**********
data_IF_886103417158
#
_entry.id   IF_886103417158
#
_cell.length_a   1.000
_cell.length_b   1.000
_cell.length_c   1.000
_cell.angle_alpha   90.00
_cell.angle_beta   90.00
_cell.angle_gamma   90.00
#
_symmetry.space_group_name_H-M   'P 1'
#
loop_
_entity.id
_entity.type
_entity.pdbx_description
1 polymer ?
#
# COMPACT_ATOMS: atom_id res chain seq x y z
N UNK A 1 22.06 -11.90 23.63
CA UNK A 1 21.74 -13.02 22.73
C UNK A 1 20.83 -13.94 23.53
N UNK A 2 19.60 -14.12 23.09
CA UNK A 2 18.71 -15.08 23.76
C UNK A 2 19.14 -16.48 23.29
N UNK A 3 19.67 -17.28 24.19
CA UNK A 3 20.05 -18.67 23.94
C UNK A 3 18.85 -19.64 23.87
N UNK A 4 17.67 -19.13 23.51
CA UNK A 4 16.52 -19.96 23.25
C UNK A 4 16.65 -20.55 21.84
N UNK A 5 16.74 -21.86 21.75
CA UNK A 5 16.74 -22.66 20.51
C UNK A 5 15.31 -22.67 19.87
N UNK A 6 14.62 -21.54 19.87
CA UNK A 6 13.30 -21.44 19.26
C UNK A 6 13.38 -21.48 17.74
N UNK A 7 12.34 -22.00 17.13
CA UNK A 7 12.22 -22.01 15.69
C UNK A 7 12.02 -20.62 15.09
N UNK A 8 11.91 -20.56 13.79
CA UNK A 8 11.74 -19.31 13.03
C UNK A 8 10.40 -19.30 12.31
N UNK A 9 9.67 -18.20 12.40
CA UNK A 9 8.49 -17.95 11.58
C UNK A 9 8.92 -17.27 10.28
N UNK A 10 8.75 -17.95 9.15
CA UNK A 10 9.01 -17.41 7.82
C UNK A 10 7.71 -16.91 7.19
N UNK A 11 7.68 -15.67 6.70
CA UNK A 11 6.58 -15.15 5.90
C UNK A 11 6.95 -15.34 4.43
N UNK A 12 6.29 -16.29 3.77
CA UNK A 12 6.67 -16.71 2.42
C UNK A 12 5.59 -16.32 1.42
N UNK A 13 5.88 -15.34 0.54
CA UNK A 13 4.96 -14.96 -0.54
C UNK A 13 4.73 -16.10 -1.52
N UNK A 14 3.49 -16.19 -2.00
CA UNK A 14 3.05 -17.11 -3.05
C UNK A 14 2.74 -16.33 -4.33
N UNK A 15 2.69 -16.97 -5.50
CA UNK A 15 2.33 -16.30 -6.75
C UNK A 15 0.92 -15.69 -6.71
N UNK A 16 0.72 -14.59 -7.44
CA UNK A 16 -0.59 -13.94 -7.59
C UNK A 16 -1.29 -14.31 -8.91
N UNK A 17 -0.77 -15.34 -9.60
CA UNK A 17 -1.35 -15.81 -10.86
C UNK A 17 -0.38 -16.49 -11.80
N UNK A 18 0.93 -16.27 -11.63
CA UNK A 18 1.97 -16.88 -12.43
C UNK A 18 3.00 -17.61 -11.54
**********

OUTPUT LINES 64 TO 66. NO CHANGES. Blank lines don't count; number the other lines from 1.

CA UNK A 15 2.33 -16.30 -6.75
C UNK A 15 0.92 -15.69 -6.71
N UNK A 16 0.72 -14.59 -7.44